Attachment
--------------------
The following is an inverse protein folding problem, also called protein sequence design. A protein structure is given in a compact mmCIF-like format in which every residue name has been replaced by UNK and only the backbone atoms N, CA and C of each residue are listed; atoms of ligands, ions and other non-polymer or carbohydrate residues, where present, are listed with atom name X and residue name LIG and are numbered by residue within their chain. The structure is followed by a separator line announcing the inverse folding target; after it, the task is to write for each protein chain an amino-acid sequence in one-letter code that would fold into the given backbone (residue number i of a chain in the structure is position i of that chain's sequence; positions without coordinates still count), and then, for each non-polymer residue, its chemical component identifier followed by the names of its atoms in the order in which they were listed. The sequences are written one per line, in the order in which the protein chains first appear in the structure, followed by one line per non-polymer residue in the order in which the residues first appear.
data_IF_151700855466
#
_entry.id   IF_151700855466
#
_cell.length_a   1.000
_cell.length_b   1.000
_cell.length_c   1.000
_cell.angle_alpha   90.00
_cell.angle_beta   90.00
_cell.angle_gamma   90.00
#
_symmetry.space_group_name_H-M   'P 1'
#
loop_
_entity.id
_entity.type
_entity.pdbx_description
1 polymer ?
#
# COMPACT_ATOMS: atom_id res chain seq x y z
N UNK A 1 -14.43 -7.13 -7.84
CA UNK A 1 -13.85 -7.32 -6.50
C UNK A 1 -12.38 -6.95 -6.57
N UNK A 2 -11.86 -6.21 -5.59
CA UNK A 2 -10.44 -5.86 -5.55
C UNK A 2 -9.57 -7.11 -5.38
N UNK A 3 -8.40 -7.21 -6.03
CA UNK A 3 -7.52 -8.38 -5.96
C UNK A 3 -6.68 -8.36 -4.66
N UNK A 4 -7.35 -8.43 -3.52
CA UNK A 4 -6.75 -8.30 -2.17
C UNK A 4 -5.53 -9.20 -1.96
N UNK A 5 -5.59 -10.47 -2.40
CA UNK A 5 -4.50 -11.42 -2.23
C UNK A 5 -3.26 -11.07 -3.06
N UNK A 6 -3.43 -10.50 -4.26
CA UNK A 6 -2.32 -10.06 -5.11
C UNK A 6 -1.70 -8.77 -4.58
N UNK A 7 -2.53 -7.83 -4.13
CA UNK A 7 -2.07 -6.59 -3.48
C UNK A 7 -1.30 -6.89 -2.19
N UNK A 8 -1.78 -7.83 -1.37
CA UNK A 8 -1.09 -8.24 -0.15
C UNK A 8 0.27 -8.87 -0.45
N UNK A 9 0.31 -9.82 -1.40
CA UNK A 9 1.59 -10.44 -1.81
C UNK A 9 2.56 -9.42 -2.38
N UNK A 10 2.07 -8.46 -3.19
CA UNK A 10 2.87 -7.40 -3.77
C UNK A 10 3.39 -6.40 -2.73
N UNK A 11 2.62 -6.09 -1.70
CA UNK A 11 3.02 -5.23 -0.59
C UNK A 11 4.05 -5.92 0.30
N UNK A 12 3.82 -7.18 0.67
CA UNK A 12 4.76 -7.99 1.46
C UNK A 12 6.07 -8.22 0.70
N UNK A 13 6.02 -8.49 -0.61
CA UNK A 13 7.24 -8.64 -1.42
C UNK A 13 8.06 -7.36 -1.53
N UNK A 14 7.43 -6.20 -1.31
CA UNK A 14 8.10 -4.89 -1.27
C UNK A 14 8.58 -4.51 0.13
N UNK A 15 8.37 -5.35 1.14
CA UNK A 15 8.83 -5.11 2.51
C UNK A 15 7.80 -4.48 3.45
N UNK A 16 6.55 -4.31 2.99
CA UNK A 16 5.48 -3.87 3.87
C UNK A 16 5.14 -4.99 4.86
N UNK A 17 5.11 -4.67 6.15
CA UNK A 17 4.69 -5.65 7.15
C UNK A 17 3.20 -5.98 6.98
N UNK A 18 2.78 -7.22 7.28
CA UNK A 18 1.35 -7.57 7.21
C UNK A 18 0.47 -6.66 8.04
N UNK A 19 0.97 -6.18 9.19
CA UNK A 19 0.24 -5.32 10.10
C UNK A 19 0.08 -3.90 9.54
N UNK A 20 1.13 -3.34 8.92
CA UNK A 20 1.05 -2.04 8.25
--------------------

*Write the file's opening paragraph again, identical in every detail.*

The following is an inverse protein folding problem, also called protein sequence design. A protein structure is given in a compact mmCIF-like format in which every residue name has been replaced by UNK and only the backbone atoms N, CA and C of each residue are listed; atoms of ligands, ions and other non-polymer or carbohydrate residues, where present, are listed with atom name X and residue name LIG and are numbered by residue within their chain. The structure is followed by a separator line announcing the inverse folding target; after it, the task is to write for each protein chain an amino-acid sequence in one-letter code that would fold into the given backbone (residue number i of a chain in the structure is position i of that chain's sequence; positions without coordinates still count), and then, for each non-polymer residue, its chemical component identifier followed by the names of its atoms in the order in which they were listed. The sequences are written one per line, in the order in which the protein chains first appear in the structure, followed by one line per non-polymer residue in the order in which the residues first appear.